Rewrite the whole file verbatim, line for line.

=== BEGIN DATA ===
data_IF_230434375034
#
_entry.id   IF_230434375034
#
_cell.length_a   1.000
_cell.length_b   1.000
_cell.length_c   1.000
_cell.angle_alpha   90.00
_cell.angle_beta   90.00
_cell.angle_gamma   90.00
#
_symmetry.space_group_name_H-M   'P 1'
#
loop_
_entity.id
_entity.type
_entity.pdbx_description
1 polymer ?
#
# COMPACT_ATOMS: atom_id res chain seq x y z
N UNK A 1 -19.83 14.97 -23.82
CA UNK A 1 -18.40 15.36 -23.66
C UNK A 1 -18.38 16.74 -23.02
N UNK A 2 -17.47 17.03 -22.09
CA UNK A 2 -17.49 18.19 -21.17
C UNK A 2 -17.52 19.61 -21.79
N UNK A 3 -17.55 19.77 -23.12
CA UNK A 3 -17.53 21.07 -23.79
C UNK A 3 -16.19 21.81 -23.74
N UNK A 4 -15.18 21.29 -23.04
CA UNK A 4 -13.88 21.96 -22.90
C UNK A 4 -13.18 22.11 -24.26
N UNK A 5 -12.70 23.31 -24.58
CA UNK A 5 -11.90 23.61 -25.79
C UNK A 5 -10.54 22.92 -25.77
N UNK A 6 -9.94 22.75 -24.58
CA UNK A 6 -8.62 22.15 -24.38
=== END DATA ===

data_IF_230434375034
#
_entry.id   IF_230434375034
#
_cell.length_a   1.000
_cell.length_b   1.000
_cell.length_c   1.000
_cell.angle_alpha   90.00
_cell.angle_beta   90.00
_cell.angle_gamma   90.00
#
_symmetry.space_group_name_H-M   'P 1'
#
loop_
_entity.id
_entity.type
_entity.pdbx_description
1 polymer ?
#
# COMPACT_ATOMS: atom_id res chain seq x y z
N UNK A 1 -19.83 14.97 -23.82
CA UNK A 1 -18.40 15.36 -23.66
C UNK A 1 -18.38 16.74 -23.02
N UNK A 2 -17.47 17.03 -22.09
CA UNK A 2 -17.49 18.19 -21.17
C UNK A 2 -17.52 19.61 -21.79
N UNK A 3 -17.55 19.77 -23.12
CA UNK A 3 -17.53 21.07 -23.79
C UNK A 3 -16.19 21.81 -23.74
N UNK A 4 -15.18 21.29 -23.04
CA UNK A 4 -13.88 21.96 -22.90
C UNK A 4 -13.18 22.11 -24.26
N UNK A 5 -12.70 23.31 -24.58
CA UNK A 5 -11.90 23.61 -25.79
C UNK A 5 -10.54 22.92 -25.77
N UNK A 6 -9.94 22.75 -24.58
CA UNK A 6 -8.62 22.15 -24.38